These are the keys, which they use, the whole system is based on keys. This is just a very small selection of all the keys that open all the doors in Attica

On signal the cells open and inmates in each company line up in two’s to be escorted down one of the endless corridors to the mess hall for breakfast

In his daily movements throughout the institution, an inmate must pass through several times through ‘Times Square’ where the corridors leading from the four main cell blocks converge and gates point in four directions.

Many inmates spend up to five hours a day working in one of the prison industries, the largest of which is a large metal shop, where inmates build steel cabinets and office furniture for state institutions.

For a few hours each day, inmates are allowed to go into their cellblock’s yard for outdoor recreation

The sports facilities, always limited, have been even more curtailed since September. For most inmates the yard means walking around and around or standing around.

The only opportunity for most inmates to watch TV is outside in the yard. Due to the winter climate and the meager daytime TV schedules, few are interested.

While some are out in the yard, others return to their cellblocks. In some areas there are improvised meeting rooms where a few inmates can pursue simple hobbies and handicrafts.

For the rest it is back to the cells to pass the hours until supper. The site of disembodied hands outside the bars playing cards is not unusual here.

Some play chess but the opponent remains unseen.

There is so much idle time; one of the most common activities is preparing legal paper for appeals and writs.

9.30 to 3.30 every day are visiting hours. Those inmates whose families live nearby or who can afford the long journey to Attica may receive a visit. Visits take place in a large room, under the watch of officers and a wire screen separates the inmates from his visitor.

An inmate’s personal touch, often his own creation, is the difference between one cell and another.

One of the statewide changes since the riot is the creation of inmate liaison committees at each institution.

The committee at Attica was elected last month, has adopted a constitution and has begun the task of drawing up projected reforms.

Although life at Attica is again becoming routine, grim reminders of what happened there are everywhere.

This is the round State Shop in damaged condition beyond repair.

Two of the cells blocks were destroyed beyond repair and are still unoccupied. D Block yard on which the eyes of the world were focused for four days last September is deserted now. The trench is filled in but remains visible like a scar reminding one of the great illness which fell upon Attica seven months ago.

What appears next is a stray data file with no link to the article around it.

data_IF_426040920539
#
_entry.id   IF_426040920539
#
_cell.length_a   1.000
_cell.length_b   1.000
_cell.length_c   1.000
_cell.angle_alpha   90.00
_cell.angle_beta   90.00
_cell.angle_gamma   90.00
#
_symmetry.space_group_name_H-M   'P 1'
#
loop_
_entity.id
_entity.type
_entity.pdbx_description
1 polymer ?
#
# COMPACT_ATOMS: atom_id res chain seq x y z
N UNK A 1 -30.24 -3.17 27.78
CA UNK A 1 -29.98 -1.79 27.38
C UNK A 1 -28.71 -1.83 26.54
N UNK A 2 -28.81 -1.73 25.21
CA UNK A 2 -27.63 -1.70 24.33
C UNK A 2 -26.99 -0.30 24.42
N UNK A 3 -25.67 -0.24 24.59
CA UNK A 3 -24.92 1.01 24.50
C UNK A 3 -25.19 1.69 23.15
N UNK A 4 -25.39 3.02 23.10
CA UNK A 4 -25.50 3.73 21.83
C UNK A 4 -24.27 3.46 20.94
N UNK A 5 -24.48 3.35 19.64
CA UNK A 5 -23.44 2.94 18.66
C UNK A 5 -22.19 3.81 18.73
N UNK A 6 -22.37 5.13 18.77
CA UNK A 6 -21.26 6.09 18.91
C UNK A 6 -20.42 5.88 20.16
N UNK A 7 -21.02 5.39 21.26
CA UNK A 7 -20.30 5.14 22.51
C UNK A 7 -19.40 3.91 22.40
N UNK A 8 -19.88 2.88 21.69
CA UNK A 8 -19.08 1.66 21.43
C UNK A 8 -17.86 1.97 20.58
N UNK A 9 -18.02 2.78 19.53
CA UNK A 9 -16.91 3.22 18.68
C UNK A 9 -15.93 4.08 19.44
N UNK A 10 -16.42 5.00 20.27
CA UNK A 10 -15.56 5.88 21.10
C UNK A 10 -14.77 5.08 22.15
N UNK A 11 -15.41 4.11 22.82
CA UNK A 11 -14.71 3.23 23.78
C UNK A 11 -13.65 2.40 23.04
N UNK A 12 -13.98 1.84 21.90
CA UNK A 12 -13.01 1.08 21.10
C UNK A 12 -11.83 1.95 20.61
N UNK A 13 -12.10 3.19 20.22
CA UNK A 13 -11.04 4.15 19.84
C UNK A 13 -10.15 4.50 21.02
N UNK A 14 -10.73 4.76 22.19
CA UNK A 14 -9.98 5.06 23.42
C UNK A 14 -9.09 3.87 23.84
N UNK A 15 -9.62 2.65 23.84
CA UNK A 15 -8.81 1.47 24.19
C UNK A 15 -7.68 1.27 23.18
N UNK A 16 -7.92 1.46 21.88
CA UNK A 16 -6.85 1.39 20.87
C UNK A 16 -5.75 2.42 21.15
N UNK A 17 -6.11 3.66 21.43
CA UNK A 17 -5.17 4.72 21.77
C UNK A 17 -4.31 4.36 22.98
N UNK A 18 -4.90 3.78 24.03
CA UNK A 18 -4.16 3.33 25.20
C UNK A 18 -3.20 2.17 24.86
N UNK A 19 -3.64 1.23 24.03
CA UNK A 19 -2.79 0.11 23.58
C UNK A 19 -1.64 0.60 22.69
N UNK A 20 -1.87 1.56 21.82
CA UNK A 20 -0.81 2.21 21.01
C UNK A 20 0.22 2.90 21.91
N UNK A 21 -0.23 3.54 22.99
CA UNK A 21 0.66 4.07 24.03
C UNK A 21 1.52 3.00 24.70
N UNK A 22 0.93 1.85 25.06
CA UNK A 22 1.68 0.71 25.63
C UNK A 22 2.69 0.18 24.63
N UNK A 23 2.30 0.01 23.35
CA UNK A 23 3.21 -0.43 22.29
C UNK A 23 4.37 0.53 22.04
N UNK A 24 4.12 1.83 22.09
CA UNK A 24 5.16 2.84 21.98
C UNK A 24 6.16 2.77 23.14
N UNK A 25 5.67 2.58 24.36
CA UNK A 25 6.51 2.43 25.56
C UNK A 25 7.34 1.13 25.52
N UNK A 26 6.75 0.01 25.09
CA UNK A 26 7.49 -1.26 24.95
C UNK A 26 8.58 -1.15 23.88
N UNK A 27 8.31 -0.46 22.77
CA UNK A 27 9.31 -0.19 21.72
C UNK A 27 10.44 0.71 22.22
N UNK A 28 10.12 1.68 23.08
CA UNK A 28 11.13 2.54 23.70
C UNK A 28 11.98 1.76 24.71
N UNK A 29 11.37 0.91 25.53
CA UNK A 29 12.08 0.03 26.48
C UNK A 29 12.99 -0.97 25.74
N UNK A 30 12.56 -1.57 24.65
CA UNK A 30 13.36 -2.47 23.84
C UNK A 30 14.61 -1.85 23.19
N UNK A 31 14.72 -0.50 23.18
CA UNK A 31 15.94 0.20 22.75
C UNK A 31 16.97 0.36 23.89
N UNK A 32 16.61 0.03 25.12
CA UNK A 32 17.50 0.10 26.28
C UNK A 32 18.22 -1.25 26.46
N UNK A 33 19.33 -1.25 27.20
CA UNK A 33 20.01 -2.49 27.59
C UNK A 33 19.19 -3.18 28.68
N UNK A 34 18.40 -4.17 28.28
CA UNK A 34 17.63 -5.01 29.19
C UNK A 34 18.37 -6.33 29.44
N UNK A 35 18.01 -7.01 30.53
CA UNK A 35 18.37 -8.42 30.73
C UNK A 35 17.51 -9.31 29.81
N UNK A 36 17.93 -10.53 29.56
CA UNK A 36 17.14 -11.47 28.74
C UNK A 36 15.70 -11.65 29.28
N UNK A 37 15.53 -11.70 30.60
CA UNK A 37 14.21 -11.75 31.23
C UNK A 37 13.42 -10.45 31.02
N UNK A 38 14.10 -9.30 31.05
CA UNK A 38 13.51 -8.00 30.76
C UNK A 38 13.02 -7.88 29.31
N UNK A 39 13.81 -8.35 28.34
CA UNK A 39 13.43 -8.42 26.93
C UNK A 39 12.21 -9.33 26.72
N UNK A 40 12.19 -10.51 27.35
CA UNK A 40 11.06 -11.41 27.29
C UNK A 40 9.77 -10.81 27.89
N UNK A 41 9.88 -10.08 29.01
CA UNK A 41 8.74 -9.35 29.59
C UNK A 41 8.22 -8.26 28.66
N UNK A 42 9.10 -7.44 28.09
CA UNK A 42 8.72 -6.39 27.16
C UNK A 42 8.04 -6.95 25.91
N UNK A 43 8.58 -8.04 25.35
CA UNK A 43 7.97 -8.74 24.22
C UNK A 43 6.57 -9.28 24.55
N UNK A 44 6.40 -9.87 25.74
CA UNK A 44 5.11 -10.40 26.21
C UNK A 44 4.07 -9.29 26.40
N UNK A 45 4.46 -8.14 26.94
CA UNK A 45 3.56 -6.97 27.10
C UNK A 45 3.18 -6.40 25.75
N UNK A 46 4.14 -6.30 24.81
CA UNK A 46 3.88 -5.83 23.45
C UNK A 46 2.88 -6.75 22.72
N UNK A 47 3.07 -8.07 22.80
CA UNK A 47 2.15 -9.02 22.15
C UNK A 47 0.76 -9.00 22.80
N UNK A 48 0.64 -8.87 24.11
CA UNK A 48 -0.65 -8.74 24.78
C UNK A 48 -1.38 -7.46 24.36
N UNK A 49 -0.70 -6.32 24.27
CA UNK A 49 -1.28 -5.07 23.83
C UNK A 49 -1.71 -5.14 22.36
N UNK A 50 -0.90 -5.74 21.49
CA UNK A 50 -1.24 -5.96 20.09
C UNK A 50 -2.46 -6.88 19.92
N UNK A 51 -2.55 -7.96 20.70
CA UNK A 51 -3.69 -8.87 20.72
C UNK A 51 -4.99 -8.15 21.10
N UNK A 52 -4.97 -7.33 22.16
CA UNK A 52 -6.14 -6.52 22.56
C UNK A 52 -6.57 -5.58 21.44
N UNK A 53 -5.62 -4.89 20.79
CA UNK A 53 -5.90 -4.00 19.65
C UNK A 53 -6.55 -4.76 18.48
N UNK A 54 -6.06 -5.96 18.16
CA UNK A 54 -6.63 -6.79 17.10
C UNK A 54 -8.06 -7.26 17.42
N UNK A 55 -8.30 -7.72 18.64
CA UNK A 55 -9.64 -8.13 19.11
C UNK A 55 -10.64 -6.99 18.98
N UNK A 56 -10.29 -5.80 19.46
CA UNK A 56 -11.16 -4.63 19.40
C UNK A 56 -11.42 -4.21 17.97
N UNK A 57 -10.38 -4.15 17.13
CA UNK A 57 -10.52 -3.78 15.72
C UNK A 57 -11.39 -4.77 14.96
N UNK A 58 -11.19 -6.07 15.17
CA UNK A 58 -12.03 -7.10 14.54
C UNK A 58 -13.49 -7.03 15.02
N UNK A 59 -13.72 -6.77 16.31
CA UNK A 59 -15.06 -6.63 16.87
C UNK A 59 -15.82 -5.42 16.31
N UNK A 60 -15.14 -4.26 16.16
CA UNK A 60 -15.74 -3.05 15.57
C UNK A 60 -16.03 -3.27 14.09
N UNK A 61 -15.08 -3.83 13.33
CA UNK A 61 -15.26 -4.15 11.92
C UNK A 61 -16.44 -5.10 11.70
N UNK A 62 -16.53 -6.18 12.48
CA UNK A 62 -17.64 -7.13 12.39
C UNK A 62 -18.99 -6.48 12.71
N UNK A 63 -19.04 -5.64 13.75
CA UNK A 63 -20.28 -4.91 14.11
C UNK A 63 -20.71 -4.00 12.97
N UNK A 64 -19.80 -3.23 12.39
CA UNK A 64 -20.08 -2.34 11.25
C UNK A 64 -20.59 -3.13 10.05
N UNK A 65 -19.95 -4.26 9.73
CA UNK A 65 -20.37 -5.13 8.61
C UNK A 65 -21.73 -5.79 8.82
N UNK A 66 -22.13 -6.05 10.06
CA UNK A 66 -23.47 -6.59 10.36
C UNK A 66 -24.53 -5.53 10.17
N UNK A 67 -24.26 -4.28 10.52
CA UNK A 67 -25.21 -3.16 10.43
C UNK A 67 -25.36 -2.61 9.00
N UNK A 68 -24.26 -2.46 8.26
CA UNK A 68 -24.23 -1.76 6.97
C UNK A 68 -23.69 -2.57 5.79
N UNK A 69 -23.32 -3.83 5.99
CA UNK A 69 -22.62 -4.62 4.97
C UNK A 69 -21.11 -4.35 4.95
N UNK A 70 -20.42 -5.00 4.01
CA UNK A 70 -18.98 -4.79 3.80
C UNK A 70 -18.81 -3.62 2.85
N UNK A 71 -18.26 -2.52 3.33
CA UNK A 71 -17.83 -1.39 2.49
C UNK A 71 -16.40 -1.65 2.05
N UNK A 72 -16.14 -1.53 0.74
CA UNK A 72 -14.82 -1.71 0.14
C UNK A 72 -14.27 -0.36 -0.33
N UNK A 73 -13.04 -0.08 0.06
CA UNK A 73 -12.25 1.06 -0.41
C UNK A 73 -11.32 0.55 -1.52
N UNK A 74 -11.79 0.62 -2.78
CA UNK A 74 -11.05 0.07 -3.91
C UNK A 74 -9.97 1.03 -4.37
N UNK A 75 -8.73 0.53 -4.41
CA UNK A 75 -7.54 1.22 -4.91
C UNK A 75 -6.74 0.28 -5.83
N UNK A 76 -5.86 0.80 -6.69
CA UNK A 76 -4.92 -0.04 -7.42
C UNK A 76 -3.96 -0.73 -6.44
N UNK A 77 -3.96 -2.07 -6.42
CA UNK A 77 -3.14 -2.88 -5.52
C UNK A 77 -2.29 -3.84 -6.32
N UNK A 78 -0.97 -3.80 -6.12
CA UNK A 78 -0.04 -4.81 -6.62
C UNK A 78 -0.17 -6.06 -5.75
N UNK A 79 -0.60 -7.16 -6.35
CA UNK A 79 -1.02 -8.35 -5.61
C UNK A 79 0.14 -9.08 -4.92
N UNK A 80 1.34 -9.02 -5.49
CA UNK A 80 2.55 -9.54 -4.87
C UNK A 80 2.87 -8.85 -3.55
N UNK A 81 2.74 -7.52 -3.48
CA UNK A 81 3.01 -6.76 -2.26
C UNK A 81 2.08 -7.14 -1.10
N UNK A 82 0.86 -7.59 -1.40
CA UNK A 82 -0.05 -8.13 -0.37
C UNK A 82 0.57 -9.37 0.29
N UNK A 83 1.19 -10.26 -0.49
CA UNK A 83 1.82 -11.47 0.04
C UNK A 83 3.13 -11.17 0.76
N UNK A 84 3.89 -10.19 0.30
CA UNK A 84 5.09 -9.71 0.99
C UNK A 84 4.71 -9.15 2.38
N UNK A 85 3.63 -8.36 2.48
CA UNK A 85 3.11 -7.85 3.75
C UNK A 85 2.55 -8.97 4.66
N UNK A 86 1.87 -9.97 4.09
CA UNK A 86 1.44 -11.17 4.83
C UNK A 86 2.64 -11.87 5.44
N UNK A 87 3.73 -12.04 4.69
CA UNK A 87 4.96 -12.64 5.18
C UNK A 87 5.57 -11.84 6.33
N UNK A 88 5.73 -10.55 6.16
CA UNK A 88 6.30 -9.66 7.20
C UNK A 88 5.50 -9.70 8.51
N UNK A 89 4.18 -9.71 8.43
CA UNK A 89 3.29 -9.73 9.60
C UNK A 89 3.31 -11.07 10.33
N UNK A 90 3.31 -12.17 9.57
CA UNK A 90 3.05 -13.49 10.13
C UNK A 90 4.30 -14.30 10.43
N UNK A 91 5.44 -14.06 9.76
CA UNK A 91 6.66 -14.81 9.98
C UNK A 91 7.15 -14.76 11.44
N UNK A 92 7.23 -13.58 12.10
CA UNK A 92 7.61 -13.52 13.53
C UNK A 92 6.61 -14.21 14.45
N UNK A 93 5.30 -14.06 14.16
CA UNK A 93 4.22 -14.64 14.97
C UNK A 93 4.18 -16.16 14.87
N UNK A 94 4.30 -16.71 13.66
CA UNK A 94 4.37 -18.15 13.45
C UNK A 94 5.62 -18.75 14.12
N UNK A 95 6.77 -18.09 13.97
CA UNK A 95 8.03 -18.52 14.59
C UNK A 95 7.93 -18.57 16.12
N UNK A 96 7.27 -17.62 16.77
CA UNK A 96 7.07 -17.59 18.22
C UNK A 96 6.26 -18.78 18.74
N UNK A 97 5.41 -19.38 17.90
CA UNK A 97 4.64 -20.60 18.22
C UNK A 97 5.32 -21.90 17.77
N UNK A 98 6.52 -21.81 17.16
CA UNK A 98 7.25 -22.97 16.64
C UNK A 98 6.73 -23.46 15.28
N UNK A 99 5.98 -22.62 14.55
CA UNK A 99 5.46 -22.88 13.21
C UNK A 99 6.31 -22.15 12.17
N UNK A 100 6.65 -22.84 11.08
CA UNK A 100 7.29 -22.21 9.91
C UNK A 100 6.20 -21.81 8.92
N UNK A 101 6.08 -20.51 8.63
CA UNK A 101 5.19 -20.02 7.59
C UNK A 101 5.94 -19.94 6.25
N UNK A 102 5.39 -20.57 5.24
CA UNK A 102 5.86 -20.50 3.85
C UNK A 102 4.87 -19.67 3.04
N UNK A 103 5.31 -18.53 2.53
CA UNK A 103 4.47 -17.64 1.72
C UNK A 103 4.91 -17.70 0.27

[END]

_____________________________________________________

Capa’s review is a rather bland description of everyday life in the prison. This comes as quite a disappointment; I had expected a rousing polemic against the unsuitable conditions of mammoth prisons and their effect on the will of man.

These words seem particularly tame when one considers the magnitude, violence and precendence Attica has in the history of prison resistance. The words are detached from the extremely graphic photographs [WARNING] documenting the riot and its bloody remnants. Capa’s words are the epitome of obsolescence.

Attica was a disaster.

On Sept. 13, [1972] in upstate New York, a four-day standoff at the Attica Correctional Facility ended when 500 state troopers attacked the prison compound, firing 2,200 bullets in nine minutes. The raid killed 29 inmates and 10 guards held as hostages, while wounding at least 86 other people. The orders came from Gov. Nelson Rockefeller.

Capa’s words fall short of the strength needed to describe the institution six months on from disaster.

I encourage you all to browse Attica Revisited an encyclopaedic resource of official papers, oral history video and photography.

Book Cover

Cornell Capa, to some extent, lived in the shadow of his older brother Robert. I guess, it is easy for complacent men to adore the still and fallen martyr than to keep apace with a passionate and piqued practitioner. Cornell’s and Robert’s legends are one; Cornell ceaselessly fought his brother’s corner authenticity debate surrounding The Falling Soldier.

Cornell’s indebtedness to his brother was fateful and self-imposed:

“From that day,” Mr. Capa said about his brother’s death, “I was haunted by the question of what happens to the work a photographer leaves behind, by how to make the work stay alive.”

Disappointingly, it is only in extended surveys of Cornell Capa’s career that mention of his fifties photojournalism in Central and Southern America arises. Otherwise, Cornell is celebrated for his political journalism and particularly his campaign coverage of Adlai E. Stevenson, Jack and Bobby Kennedy. Cornell’s photographs from Latin America are often neglected, even demoted.

RobertKennedy

NYC19480

The Kennedys were the foci of American progressive attitudes, and so, in the sixties, Cornell documented the concerned politician. Cornell was (not in a negative way) passive and the sixties were not formative. It was in the fifties that he actively worked to define the persona, the ideal: ‘The Concerned Photographer’.